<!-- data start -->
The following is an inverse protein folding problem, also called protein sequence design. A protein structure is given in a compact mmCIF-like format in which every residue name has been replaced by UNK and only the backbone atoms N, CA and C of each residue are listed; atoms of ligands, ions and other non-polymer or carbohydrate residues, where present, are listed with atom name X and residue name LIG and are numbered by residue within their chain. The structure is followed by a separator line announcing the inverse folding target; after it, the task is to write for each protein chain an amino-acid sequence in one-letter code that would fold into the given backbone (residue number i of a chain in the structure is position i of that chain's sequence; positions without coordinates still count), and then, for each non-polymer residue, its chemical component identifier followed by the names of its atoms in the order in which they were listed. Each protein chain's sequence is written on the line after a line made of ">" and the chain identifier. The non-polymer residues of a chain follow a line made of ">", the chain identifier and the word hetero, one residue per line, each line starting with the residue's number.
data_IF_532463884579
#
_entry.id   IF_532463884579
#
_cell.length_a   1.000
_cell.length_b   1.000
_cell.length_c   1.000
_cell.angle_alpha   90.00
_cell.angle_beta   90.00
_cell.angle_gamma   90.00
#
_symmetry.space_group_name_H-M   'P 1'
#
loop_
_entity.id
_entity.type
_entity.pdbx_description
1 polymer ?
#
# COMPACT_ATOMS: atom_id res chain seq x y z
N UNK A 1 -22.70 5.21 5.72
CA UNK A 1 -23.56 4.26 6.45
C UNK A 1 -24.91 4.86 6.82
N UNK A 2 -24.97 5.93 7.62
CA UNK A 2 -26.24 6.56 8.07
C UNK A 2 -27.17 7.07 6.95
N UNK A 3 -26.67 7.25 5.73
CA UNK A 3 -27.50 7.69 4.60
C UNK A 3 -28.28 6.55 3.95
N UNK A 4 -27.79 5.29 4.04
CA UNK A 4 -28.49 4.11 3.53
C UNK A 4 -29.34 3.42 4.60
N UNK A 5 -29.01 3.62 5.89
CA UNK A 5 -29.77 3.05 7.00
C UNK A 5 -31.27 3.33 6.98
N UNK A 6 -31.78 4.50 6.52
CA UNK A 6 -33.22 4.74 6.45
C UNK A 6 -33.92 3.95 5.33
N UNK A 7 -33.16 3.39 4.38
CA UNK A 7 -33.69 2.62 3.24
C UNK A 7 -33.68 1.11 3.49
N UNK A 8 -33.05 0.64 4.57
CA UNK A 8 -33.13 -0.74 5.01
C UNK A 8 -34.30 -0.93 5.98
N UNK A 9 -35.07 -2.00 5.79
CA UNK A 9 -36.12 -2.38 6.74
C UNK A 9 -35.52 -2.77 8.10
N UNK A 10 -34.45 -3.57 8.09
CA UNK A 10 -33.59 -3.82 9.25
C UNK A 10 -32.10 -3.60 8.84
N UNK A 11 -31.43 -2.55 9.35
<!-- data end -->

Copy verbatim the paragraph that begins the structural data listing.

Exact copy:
The following is an inverse protein folding problem, also called protein sequence design. A protein structure is given in a compact mmCIF-like format in which every residue name has been replaced by UNK and only the backbone atoms N, CA and C of each residue are listed; atoms of ligands, ions and other non-polymer or carbohydrate residues, where present, are listed with atom name X and residue name LIG and are numbered by residue within their chain. The structure is followed by a separator line announcing the inverse folding target; after it, the task is to write for each protein chain an amino-acid sequence in one-letter code that would fold into the given backbone (residue number i of a chain in the structure is position i of that chain's sequence; positions without coordinates still count), and then, for each non-polymer residue, its chemical component identifier followed by the names of its atoms in the order in which they were listed. Each protein chain's sequence is written on the line after a line made of ">" and the chain identifier. The non-polymer residues of a chain follow a line made of ">", the chain identifier and the word hetero, one residue per line, each line starting with the residue's number.